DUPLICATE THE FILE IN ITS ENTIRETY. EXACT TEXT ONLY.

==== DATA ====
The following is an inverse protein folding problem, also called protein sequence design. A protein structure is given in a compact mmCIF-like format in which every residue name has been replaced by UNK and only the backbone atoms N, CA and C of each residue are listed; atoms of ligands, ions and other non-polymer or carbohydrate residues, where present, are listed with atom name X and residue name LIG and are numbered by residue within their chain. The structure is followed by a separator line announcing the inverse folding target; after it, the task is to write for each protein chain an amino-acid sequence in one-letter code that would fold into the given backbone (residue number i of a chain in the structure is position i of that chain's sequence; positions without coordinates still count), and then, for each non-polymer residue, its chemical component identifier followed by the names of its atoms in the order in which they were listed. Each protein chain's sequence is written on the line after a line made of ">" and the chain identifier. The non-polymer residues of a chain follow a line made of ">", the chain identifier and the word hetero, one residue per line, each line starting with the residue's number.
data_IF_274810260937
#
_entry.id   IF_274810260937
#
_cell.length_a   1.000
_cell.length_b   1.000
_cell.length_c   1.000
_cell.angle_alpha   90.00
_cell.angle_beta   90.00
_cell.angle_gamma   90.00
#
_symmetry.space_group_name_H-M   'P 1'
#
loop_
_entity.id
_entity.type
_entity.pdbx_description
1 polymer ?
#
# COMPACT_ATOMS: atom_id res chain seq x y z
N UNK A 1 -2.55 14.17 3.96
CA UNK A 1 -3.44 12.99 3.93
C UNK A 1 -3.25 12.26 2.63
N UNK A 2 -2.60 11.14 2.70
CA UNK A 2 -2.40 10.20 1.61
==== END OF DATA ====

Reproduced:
The following is an inverse protein folding problem, also called protein sequence design. A protein structure is given in a compact mmCIF-like format in which every residue name has been replaced by UNK and only the backbone atoms N, CA and C of each residue are listed; atoms of ligands, ions and other non-polymer or carbohydrate residues, where present, are listed with atom name X and residue name LIG and are numbered by residue within their chain. The structure is followed by a separator line announcing the inverse folding target; after it, the task is to write for each protein chain an amino-acid sequence in one-letter code that would fold into the given backbone (residue number i of a chain in the structure is position i of that chain's sequence; positions without coordinates still count), and then, for each non-polymer residue, its chemical component identifier followed by the names of its atoms in the order in which they were listed. Each protein chain's sequence is written on the line after a line made of ">" and the chain identifier. The non-polymer residues of a chain follow a line made of ">", the chain identifier and the word hetero, one residue per line, each line starting with the residue's number.
data_IF_274810260937
#
_entry.id   IF_274810260937
#
_cell.length_a   1.000
_cell.length_b   1.000
_cell.length_c   1.000
_cell.angle_alpha   90.00
_cell.angle_beta   90.00
_cell.angle_gamma   90.00
#
_symmetry.space_group_name_H-M   'P 1'
#
loop_
_entity.id
_entity.type
_entity.pdbx_description
1 polymer ?
#
# COMPACT_ATOMS: atom_id res chain seq x y z
N UNK A 1 -2.55 14.17 3.96
CA UNK A 1 -3.44 12.99 3.93
C UNK A 1 -3.25 12.26 2.63
N UNK A 2 -2.60 11.14 2.70
CA UNK A 2 -2.40 10.20 1.61